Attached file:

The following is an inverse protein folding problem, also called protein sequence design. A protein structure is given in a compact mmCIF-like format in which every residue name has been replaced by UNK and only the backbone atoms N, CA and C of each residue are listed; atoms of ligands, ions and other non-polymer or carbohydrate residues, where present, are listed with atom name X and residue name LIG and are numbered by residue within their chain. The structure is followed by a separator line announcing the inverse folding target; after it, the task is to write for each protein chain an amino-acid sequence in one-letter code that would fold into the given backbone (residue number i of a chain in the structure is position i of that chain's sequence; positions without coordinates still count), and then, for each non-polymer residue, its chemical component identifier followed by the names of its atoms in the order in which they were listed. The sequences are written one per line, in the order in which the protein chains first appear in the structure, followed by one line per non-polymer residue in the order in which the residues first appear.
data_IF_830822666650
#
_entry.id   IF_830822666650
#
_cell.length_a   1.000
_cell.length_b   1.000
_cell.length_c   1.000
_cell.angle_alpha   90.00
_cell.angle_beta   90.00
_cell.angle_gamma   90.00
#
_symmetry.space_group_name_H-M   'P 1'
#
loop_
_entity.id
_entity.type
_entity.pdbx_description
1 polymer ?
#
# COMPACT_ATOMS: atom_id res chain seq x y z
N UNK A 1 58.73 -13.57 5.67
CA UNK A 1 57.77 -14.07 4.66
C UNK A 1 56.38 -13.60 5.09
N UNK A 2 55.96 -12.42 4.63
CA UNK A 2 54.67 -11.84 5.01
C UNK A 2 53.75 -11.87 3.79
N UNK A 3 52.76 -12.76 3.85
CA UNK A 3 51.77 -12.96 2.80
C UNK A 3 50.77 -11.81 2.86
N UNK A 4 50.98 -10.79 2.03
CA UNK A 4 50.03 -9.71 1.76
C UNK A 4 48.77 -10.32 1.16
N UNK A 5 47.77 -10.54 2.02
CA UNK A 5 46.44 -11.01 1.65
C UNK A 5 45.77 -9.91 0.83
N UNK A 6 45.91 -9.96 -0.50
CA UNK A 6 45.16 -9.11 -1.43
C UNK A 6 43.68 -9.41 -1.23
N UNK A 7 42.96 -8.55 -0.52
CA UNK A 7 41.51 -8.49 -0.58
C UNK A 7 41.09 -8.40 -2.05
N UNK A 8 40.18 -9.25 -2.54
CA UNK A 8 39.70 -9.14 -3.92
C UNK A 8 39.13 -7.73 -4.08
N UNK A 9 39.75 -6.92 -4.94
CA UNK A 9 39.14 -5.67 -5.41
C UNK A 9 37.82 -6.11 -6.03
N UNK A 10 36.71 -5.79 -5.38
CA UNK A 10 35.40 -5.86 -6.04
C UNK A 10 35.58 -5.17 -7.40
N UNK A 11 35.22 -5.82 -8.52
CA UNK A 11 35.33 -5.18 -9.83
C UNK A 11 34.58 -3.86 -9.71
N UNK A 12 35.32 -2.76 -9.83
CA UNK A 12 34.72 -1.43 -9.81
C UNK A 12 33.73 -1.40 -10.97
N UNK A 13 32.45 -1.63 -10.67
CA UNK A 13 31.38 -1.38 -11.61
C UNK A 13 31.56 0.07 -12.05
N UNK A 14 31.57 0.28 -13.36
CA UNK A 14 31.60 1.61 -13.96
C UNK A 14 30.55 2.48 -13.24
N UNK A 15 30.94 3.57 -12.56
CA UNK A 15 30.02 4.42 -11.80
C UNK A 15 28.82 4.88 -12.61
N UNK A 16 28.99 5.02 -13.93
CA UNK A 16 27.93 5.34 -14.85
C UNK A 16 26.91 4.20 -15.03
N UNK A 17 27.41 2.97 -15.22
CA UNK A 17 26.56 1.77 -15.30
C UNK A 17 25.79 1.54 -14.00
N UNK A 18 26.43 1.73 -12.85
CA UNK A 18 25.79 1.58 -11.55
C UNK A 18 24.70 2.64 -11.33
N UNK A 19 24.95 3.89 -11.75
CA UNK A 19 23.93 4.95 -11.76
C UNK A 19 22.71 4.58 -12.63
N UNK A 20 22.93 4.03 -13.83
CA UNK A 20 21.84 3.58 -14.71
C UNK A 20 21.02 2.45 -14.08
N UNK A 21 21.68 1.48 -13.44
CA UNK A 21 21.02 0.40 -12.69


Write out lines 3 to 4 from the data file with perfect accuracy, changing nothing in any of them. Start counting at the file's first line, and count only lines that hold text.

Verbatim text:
#
_entry.id   IF_830822666650